Photographer Iain McKell first became acquainted with new age travelers 25 years ago on an assignment for the London Observer. Calling themselves the "Peace Convoy," a group of rebels fed up with Margaret Thatcher fled London for greener pastures, set up camp at festivals, and squatted in the countryside. McKell developed a fascination with these rootless wanderers, and for 10 years, he’s been following a small group of them throughout Europe. The result of his work is a book called The New Gypsies, a stunning collection of intimate photographs of this traveler subculture.
McKell’s subjects look like characters from a contemporary fairytale: a little girl wears a puff-sleeved lavender princess dress with velvet and fur trimmings; a man in a tattered top hat sits on an overturned bucket next to a bonfire; a mother and daughter wear garlands in their hair. In the best way possible, they all convey a distinct sense of the witchy and the wizardly—one even wears a pointed blue wizard’s hat.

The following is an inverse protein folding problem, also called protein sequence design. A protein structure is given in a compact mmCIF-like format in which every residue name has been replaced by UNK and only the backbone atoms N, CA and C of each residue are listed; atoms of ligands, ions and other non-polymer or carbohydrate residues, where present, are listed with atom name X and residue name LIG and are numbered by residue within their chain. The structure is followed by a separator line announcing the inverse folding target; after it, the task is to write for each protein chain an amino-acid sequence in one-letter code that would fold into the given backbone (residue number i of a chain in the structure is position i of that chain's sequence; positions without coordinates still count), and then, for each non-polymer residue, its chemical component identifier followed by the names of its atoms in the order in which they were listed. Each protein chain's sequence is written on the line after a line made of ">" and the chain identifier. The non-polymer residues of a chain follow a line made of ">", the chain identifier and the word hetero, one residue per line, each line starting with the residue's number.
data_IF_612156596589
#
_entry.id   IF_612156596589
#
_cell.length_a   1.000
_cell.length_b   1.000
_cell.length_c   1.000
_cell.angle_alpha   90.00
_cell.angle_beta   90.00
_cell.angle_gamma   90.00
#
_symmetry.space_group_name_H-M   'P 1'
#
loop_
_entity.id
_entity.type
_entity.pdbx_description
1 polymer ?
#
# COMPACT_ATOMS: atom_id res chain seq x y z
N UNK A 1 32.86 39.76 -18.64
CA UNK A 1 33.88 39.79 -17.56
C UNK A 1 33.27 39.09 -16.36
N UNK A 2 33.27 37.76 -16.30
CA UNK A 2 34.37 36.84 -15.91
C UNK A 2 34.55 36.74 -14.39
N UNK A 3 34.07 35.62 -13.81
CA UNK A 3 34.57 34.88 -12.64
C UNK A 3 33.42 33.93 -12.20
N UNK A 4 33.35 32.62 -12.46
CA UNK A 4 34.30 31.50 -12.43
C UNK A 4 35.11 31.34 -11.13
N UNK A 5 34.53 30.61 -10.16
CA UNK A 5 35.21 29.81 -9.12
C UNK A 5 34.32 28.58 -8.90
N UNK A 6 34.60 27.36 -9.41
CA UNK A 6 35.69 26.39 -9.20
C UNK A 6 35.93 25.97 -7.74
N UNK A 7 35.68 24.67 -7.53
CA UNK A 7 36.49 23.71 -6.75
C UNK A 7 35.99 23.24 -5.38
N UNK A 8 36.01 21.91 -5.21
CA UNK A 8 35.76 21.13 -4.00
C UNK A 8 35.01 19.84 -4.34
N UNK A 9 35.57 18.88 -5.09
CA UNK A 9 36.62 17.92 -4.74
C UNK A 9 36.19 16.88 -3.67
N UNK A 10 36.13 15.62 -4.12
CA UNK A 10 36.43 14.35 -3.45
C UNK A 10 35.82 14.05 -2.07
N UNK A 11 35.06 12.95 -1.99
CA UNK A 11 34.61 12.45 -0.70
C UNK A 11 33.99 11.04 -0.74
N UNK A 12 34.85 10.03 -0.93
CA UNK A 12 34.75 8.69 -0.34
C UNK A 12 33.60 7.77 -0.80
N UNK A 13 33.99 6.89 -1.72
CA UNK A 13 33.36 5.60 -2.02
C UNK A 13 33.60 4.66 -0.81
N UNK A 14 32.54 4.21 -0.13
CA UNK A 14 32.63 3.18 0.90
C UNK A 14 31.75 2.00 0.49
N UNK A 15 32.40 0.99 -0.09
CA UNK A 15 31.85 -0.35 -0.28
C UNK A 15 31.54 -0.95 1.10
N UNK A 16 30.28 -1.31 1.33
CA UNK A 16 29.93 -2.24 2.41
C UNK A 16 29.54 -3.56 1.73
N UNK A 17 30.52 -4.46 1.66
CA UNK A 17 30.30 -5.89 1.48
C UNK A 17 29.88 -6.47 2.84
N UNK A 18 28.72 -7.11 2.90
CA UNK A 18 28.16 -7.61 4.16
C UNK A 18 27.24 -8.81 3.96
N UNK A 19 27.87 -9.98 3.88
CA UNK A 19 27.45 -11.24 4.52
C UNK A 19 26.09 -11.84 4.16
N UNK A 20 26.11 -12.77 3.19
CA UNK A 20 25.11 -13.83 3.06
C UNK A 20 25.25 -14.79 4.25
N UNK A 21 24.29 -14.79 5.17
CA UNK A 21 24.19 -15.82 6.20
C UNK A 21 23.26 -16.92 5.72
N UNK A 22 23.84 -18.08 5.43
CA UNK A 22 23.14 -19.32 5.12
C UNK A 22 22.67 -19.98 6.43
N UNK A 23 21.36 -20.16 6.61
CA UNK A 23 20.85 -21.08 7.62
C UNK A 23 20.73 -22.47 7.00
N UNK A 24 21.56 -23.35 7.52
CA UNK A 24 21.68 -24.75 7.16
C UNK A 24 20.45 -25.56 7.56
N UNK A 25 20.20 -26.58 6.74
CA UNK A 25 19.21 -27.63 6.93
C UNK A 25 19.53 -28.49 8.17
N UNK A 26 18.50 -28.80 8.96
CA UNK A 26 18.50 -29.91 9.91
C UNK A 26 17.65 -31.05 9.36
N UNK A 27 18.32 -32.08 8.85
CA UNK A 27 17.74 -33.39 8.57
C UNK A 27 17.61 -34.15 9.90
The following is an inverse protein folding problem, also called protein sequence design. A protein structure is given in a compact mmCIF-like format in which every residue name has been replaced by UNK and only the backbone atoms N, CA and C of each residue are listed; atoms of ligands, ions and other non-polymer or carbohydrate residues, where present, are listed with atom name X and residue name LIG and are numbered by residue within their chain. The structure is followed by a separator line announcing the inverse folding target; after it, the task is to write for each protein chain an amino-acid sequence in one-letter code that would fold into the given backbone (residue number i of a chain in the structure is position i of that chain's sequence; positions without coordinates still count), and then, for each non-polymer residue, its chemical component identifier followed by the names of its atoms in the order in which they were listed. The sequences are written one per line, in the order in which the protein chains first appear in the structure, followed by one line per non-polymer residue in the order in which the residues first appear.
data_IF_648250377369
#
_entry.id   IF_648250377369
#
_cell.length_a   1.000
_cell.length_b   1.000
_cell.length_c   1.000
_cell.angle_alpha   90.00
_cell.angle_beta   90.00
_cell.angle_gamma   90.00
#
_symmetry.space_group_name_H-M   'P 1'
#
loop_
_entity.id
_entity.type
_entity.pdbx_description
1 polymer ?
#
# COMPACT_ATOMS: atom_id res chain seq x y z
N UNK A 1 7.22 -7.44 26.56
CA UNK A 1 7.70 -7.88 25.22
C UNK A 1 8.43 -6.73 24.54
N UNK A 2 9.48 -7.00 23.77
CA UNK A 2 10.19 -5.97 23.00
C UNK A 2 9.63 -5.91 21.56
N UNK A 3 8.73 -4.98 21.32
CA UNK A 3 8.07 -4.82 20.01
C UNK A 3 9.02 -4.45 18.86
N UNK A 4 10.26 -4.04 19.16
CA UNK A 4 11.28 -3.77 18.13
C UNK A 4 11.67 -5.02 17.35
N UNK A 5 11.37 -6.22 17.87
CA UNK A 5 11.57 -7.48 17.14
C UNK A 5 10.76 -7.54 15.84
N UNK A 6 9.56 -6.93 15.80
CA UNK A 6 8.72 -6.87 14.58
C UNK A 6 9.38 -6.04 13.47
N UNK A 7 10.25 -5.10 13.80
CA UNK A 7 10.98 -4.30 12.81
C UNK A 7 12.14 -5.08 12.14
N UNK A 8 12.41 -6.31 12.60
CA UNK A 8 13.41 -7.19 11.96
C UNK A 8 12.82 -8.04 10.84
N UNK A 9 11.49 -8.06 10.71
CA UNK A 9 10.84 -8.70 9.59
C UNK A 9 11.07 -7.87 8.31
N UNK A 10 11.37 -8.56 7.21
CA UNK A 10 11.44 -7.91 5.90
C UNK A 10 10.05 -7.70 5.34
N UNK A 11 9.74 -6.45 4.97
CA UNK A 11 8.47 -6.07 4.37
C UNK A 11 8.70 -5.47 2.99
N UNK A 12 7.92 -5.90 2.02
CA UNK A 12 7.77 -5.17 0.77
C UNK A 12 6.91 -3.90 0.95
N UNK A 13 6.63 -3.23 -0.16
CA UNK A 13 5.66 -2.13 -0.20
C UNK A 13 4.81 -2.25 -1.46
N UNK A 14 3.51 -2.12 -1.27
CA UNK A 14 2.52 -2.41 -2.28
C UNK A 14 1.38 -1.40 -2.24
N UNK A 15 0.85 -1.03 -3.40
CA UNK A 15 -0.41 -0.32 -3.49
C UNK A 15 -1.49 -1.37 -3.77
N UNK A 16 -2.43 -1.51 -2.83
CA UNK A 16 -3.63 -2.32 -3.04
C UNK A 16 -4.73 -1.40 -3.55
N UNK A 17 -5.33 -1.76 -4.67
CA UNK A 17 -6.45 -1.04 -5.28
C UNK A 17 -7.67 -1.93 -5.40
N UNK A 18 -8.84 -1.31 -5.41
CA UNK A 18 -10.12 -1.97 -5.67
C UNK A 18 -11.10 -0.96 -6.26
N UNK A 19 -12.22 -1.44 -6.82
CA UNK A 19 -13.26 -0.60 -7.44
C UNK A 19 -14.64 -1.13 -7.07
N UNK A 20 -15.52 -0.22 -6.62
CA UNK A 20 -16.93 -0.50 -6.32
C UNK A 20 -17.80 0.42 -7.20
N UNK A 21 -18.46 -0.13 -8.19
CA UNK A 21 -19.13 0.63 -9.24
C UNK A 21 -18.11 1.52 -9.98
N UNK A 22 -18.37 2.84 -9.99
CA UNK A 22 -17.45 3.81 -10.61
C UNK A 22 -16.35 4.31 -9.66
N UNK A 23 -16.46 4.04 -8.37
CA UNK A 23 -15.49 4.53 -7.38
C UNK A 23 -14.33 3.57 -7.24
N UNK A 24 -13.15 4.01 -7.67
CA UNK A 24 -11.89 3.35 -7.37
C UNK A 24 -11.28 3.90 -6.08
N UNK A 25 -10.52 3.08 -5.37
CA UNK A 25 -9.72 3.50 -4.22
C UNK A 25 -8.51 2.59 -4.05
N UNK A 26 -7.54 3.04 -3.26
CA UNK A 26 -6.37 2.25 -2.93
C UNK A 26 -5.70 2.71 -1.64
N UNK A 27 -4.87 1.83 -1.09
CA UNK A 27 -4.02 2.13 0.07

These travelers are unrelated to the Roma, the ethnic group scattered across Europe that are often called gypsies. McKell’s subjects are people who have chosen to abandon mainstream lifestyles in favor of nomadic ones, traveling in old-timey horse-drawn caravans, painted with whimsical designs. Though they eschew gas-guzzling cars, many welcome other forms of modern tech, owning cell phones and laptops and maintaining social networking accounts. Their income often comes from odd jobs, busking, or farm work, but never from an office career. The British media and popular culture often depicts gypsies as lawless, and more mainstream people might mistrust their anti-establishment ways, but McKell portrays them in all their humanity and individuality. These are people who have actually acted on fantasies many of us entertain, of running away and escaping the trappings of modern urban life. McKell shows us what that fantasy looks like in reality.